The playoffs are finally here. For the first time since 2015 (technically January 2016), the Arizona Cardinals are playing postseason football as we travel to Los Angeles to take on the Rams on Monday Night Football.
This isn’t how we thought things would go down a couple months ago. Remember when the NFC West title seemed in the bag and we were competing for the #1 seed? But Cardinals fans will take playoff football when we can get it.
The matchup against the Rams is an interesting one for a few reasons. For one, we’re divisional foes who split 1-1 in the regular season. Rubber matches are always interesting, especially for two teams who know each other so well. This is also a matchup between once-MVP candidate QBs on would-be NFC contenders who faded down the stretch. These teams have a lot in common.
But there are a couple factors that are uniquely interesting from a Cardinals perspective. This is a road game on primetime. The Cardinals were an outstanding 8-1 on the road this season, but a dismal 0-3 in primetime contests (all at home). One of those things has to give on Monday.
My questions today are: Do these records mean anything? And if so, what? Is there some kind of psychological effect at play here? Let’s dig in and try to find out.
With the new 17-game schedule (Author note: I still hate it!), half the teams now have to play 9 road games versus 8 for the rest of the league. (This is without even taking into account neutral site games like the ones in London—basically road games for both teams.) This season, the Cardinals were one of the teams who had to play 9 road games.
Maybe they should have played the whole season out of a suitcase, as the Cardinals went 8-1 in those games (the only blemish was Week 15 in Detroit), as opposed to 3-5 at State Farm Stadium. Now, they’ll play their tenth road game of the season Monday in L.A. So: Should the Cardinals view being on the road as an advantage given their success away from home this season? And why have they played so much better on the road anyway?
Sorry to be anticlimactic, but I don’t have any real answers to these questions. In a vacuum, I don’t think playing on the road is ever an advantage, and the road/home record disparity could just be a fluke. But this isn’t a vacuum, and there might be something to the disparity.
The Cardinals came into the season with playoff expectations—and “expectations” is a word I’m going to focus on a lot from here on out. Maybe there are leadership issues with this team, maybe it’s inexperience with consistently winning at the pro level, maybe they’re simply pressing. Whatever it is, this team just doesn’t play well when the expectations are high. When the pressure is on.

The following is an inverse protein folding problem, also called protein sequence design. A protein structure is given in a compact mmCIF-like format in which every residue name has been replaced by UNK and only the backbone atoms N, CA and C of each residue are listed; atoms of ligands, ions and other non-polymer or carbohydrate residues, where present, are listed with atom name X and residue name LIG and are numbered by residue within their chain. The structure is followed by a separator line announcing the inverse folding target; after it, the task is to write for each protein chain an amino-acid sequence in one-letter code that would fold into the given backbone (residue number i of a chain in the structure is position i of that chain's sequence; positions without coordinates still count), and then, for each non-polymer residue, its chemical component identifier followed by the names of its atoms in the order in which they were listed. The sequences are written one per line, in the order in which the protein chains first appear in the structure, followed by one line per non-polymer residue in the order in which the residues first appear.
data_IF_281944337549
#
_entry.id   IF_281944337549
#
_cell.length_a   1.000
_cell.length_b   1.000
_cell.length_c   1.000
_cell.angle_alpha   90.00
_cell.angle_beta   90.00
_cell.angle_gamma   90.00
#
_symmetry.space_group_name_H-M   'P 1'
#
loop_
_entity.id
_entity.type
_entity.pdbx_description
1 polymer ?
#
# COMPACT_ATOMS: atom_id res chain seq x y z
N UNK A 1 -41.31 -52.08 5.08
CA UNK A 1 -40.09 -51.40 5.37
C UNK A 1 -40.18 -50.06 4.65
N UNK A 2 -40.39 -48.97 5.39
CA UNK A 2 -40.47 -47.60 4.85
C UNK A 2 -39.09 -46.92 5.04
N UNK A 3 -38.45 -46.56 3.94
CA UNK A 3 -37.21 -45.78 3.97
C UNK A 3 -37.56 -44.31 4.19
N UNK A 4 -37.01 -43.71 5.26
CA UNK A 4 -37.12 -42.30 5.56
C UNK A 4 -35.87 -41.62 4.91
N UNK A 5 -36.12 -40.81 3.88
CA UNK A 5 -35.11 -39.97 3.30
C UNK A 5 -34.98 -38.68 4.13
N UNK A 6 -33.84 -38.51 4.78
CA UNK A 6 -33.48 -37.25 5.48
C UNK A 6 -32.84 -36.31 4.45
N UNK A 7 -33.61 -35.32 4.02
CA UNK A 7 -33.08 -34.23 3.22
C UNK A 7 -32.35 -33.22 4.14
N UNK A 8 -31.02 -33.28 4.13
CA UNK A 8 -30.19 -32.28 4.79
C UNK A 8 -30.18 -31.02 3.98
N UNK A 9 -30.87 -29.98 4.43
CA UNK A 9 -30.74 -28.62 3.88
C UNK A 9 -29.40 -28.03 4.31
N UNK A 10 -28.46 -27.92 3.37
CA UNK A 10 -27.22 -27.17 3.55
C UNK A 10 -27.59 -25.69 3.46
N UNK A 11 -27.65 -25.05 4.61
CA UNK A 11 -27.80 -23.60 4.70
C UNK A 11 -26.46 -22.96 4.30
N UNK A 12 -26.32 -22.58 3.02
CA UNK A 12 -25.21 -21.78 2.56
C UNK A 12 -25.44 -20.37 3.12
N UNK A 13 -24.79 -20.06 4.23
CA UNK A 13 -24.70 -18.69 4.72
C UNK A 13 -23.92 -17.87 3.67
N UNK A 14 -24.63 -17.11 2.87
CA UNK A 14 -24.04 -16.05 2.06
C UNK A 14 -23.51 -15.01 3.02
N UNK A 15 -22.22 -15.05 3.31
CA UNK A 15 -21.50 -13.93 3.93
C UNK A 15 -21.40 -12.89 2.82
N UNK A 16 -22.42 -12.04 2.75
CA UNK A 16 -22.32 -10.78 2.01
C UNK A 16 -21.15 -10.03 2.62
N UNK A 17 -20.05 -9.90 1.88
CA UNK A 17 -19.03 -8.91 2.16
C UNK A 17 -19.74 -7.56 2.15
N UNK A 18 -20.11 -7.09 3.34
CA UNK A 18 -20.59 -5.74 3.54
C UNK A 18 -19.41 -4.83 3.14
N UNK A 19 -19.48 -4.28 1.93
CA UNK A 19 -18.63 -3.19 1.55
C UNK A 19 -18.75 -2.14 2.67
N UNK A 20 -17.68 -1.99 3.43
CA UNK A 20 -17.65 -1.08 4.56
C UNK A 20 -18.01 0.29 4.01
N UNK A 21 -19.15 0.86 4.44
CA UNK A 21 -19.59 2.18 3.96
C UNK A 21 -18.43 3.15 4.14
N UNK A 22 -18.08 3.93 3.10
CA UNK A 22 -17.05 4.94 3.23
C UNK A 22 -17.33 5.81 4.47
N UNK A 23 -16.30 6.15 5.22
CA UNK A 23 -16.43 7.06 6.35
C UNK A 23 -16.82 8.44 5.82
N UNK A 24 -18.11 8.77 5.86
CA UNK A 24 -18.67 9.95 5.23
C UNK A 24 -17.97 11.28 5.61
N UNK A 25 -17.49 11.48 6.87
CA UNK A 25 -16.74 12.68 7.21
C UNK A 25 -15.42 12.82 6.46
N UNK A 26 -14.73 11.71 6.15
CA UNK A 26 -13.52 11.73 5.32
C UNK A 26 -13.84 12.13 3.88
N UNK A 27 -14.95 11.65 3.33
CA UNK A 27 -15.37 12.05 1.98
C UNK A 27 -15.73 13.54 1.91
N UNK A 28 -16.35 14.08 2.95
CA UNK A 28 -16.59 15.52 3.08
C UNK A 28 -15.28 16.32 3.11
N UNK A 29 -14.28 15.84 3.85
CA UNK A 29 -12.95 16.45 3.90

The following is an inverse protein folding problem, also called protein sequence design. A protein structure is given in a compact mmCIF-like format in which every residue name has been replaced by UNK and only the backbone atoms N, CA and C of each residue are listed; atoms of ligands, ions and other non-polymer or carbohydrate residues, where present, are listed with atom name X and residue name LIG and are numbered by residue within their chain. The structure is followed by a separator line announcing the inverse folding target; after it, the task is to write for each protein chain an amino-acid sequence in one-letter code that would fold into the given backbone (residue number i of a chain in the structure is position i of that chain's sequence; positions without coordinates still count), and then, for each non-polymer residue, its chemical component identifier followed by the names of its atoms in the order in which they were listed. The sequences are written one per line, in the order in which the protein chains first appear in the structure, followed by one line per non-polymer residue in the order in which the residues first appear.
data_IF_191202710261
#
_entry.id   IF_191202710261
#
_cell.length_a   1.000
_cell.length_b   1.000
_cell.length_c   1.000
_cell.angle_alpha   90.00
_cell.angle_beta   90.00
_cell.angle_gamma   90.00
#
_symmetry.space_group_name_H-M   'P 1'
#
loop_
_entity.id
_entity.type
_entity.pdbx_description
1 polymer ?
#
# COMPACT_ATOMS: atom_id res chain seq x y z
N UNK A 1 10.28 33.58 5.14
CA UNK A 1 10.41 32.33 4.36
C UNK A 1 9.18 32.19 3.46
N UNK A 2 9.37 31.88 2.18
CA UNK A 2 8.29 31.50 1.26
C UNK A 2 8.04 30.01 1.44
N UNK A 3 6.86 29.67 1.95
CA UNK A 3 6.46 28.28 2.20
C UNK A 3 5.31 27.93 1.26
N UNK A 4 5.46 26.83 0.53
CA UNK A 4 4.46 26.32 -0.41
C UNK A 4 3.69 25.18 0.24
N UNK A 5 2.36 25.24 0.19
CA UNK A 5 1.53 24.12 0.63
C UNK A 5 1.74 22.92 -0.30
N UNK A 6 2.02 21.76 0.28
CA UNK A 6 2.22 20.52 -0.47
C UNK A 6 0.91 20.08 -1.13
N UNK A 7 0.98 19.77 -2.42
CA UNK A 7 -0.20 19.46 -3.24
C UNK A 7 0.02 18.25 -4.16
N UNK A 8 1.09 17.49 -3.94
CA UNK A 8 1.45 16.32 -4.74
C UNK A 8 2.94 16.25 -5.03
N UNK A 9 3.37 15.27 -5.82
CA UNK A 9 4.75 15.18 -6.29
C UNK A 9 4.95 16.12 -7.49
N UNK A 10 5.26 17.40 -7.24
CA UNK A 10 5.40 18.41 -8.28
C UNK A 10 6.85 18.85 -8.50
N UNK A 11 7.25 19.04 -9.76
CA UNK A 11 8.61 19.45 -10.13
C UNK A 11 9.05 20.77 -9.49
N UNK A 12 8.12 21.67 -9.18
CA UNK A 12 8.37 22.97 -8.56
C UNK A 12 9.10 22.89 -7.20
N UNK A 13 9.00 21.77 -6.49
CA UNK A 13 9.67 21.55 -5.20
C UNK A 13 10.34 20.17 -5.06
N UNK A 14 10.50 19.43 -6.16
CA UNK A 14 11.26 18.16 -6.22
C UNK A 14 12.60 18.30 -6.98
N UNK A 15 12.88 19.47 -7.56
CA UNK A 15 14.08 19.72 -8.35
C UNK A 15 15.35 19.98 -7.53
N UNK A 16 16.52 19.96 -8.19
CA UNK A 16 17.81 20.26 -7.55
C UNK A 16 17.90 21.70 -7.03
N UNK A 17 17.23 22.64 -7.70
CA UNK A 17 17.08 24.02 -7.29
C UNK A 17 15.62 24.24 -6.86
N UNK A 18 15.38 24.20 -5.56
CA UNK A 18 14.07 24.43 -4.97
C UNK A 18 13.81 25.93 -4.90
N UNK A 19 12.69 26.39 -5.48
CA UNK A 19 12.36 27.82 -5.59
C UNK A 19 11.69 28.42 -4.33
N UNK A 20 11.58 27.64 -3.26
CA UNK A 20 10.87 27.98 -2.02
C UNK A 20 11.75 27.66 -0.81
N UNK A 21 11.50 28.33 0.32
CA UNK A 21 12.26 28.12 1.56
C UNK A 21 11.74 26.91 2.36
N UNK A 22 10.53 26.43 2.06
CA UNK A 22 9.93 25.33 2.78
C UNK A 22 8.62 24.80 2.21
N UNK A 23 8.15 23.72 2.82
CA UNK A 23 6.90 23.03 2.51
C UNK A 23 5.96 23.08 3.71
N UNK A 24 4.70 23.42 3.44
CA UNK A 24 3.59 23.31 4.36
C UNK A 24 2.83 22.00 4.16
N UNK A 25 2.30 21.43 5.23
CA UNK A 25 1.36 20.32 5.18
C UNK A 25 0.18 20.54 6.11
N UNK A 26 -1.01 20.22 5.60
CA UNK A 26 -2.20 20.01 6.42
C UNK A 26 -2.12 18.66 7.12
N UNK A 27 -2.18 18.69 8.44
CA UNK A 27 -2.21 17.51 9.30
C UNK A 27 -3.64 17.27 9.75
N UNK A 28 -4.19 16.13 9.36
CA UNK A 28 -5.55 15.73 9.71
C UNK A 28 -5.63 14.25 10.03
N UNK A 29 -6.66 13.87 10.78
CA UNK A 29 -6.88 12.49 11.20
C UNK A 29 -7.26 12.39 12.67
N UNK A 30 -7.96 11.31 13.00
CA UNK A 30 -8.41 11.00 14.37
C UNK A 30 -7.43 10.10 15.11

And expectations are typically much higher for home games—and, again, we went 3-5 at home. Expectations are also higher when you’re the favorite—and the Cardinals were just 5-6 as favorites this season. And we already know about the 0-3 record in primetime—which, yep, expectations are always higher for those games, especially in front of the home crowd. This team just doesn’t seem to do well with pressure.
This might explain the second-half collapse. Expectations went through the roof when the team started 7-0 and then 10-2. Were those expectations too much? There are myriad other factors here, but finishing the season 1-4 (and going 1-6 in the last 7 games in which we were favored might) just be a sign of a team struggling under the weight of expectations. Under pressure, so to speak.
Again, I don’t know why this is—I’m not on that field or in that locker room, obviously—but those numbers are hard to ignore.
But let’s look at the converse situation. You may have heard that the Cardinals were 8-1 on the road. In non-primetime games, they were 11-3. How about when they were underdogs? That only happened 6 times—and the team went a perfect 6-0 with wins against the playoff-bound Titans, Rams, 49ers, and Cowboys. (Plus a win against what looked like a very good Browns team at the time.)
Why the disparity? Could it be that this team plays looser, more instinctive, better without those expectations? With no pressure? Again, I’m not a sports psychologist, but it’s a question worth pondering. We were an underdog in Week 1 in Tennessee but came out swinging and routed the eventual #1 seed in the AFC. Most people expected us to lose to Sean McVay and the Rams again in Week 4, but we blew them away. Just about everyone counted us out on the road in Dallas two weeks ago, but we came out and handled the Cowboys.
Can we do the same thing against the Rams on Monday? The expectations for this season are gone—we limped into the playoffs, but, hey, at least we made it. Most experts don’t expect us to beat the Rams, who are favored by 4. And it’s another primetime game, another big test to fail in front of the entire country.
The pressure is off, baby.
Which is when this team has been at its best.